Coffee drinks are made by brewing hot water (or much less commonly, cold water) with ground coffee beans. The brewing is either done slowly by drip or filter, French press or cafetière, percolator, etc., or done very quickly under pressure by an espresso machine, where the coffee is termed "espresso"—slow-brewed coffees are generally called simply "coffee". All coffee drinks are based on either coffee or espresso, in different strengths; some drinks have milk or cream added, some use steamed milk, cream, plant based milk, or foamed milk, some have flavorings or sweeteners, some have alcoholic liqueurs added, some are combinations of coffee with espresso or tea.
Espresso is brewed by using an espresso machine to force a small amount of nearly boiling water and steam – about 86 to 95 °C (187 to 203 °F) – under pressure through finely ground and compacted coffee. The espresso machine was patented in 1901 from an earlier 1884 machine, and developed in Italy; with the invention of the Gaggia machine, espresso spread in popularity to the UK in the 1950s where it was more often drunk with milk as cappuccino due to the influence of the British milk bars, then America in the 1980s where again it was mainly drunk with milk, and then via coffeehouse chains it spread worldwide. Espresso is generally denser than coffee brewed by other methods, having a higher concentration of suspended and dissolved solids; it generally has a creamy foam on top termed "crema". Espresso is the base for a number of other coffee drinks, such as latte, cappuccino, macchiato, mocha, and Americano.
A Pharisäer (Danish: farisæer), meaning a Pharisee, is an alcoholic coffee drink that is popular in the Nordfriesland district of Germany. It consists of a mug of black coffee, a double shot of rum, and a topping of whipped cream. In 1981, a court in Flensburg ruled that 2 centilitres (0.70 imp fl oz; 0.68 US fl oz) of rum were not sufficient for preparing a genuine Pharisäer.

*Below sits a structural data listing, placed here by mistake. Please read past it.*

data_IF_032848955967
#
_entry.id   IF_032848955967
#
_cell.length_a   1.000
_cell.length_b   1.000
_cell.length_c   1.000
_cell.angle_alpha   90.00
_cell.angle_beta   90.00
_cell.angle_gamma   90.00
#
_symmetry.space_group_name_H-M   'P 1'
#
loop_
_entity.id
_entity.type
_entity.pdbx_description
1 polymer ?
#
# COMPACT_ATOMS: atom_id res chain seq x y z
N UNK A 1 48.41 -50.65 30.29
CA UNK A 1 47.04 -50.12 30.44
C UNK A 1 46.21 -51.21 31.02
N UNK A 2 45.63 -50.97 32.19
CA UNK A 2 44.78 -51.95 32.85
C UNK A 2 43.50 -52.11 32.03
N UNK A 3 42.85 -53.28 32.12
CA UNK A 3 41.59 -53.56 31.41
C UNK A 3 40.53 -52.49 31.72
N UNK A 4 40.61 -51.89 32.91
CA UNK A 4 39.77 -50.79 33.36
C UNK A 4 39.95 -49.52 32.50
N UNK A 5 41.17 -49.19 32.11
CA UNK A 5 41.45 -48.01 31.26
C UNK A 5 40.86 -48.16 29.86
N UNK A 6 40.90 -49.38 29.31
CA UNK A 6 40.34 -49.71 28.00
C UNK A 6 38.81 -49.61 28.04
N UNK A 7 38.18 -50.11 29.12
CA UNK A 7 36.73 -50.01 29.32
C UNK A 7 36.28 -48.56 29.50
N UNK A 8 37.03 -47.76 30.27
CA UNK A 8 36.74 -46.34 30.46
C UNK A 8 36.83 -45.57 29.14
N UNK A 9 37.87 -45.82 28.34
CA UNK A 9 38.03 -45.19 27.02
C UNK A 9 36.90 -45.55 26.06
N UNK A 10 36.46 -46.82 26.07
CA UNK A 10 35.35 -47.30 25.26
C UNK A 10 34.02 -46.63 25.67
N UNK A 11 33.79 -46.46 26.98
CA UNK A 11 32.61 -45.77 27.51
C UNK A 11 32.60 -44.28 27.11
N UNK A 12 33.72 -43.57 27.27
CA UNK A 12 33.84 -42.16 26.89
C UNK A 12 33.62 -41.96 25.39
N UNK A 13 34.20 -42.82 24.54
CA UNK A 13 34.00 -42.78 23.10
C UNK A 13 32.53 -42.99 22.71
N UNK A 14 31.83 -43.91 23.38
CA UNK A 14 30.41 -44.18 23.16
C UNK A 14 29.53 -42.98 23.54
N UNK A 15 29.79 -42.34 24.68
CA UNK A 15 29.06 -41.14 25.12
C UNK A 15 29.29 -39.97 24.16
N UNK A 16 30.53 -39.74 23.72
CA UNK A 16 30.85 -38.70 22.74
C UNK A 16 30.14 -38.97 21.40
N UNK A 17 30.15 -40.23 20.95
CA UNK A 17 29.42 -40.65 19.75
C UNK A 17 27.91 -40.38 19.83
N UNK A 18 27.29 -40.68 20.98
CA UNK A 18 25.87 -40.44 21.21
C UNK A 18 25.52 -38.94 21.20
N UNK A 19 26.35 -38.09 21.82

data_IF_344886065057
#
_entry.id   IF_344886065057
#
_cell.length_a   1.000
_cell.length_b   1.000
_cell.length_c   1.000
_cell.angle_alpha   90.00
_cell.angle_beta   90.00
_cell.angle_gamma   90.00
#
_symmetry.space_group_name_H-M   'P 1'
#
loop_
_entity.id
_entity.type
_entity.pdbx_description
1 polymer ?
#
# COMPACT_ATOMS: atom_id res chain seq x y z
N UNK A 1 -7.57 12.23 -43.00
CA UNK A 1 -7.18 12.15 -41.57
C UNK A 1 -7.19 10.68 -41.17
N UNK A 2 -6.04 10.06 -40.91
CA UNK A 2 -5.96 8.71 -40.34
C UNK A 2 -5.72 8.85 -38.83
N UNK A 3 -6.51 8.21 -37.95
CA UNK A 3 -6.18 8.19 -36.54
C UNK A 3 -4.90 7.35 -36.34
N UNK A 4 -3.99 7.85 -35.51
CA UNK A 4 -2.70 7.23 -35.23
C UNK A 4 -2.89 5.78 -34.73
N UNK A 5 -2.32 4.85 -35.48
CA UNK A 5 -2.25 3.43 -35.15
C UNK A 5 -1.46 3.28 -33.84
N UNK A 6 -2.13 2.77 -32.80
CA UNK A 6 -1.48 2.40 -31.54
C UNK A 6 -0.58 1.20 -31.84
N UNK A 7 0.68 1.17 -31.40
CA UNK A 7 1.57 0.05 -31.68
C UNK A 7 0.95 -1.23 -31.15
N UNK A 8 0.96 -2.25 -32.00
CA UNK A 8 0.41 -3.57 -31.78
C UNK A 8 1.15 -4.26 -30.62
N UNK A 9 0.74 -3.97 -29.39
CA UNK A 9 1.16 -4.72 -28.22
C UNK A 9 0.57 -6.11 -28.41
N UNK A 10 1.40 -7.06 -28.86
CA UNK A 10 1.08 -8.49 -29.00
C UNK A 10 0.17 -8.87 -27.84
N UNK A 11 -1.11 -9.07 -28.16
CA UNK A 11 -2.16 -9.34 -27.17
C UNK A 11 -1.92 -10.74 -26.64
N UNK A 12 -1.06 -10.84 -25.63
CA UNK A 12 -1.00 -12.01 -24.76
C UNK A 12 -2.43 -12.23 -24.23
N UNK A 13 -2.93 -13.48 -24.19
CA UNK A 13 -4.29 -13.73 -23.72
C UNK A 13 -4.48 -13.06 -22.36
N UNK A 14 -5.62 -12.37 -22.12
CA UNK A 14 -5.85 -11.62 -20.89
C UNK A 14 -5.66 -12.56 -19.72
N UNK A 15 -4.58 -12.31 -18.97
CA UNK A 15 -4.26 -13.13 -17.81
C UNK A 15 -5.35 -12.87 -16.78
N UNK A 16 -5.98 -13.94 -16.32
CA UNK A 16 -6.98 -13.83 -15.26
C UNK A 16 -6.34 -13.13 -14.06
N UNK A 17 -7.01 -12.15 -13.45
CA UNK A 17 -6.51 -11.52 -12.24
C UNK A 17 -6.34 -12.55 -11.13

The National Cancer Institute has reported that men who drink coffee regularly are less likely to develop prostate cancer. A 60 percent reduction in the risk of developing lethal prostate cancer was found in men who drank 6 or more cups of coffee per day. Even 1 to 3 cups of coffee reduced the risk. Four or more cups of coffee per day have also been shown to reduce the incidence of colon cancer. Furthermore, researchers discovered that people who drink coffee are 50 percent less likely to develop liver cancer than their non-drinking counterparts. Additional studies have linked coffee consumption to lower rates of breast and rectal cancer.
Of course, you could just cut down on the alcohol intake. From the Archives of Internal Medicine (link). Another more recent study also showed coffee’s liver protecting benefits. link. Yet another study showed that both coffee and decaffeinated coffee lowered the liver enzyme levels of coffee drinkers. This study was published in the Hepatology Journal.
Want to lose a little weight? Not as active as you’d like to be? Drink coffee. As one of the few substances to ever be directly associated with burning fat, caffeine is found in nearly every fat burning or weight loss supplement. This doesn’t mean you should drink coffee instead of working out. You should probably still do both. But it can lead to a healthier, happier you.
Disclaimer: This post is just for coffee freak and addict who is ready to spend some of their valuable time just to make a cup of coffee. I am not a coffeeholic, but sometimes i crave for coffee a lot. When i do so i need a cup of perfect coffee. After i came across … Continue reading How to Make the Perfect Cup of Instant Coffee / Best Instant Coffee Recipe
People with Parkinson’s disease are less likely to be smokers and coffee drinkers than their healthy siblings. Just make sure you don’t get lung cancer on the way. From the Archives of Neurology (link). Even newer research out of Sweden revealed that drinking coffee reduces the risk of Parkinson’s even when genetic factors come into play. link. Yet another study (published here) found that caffeine combined with EHT (a compound found in coffee beans) provided protective benefits to rats that were genetically predisposed to developing Parkinson’s.
Good news to all those coffee lovers out there: That cup of joe has quite a few health benefits, as long as you don't load it up with cream and sugar. A number of health organizations agree: The World Health Organization in June 2016 took coffee off the list of potentially carcinogenic foods, stating that java possibly protects again certain cancers, while the 2015 Dietary Guidelines Advisory Committee declared that three to five cups of coffee a day can be part of a healthy dietary pattern. In fact, research shows that black coffee can have a positive effect on conditions including diabetes, dementia and depression.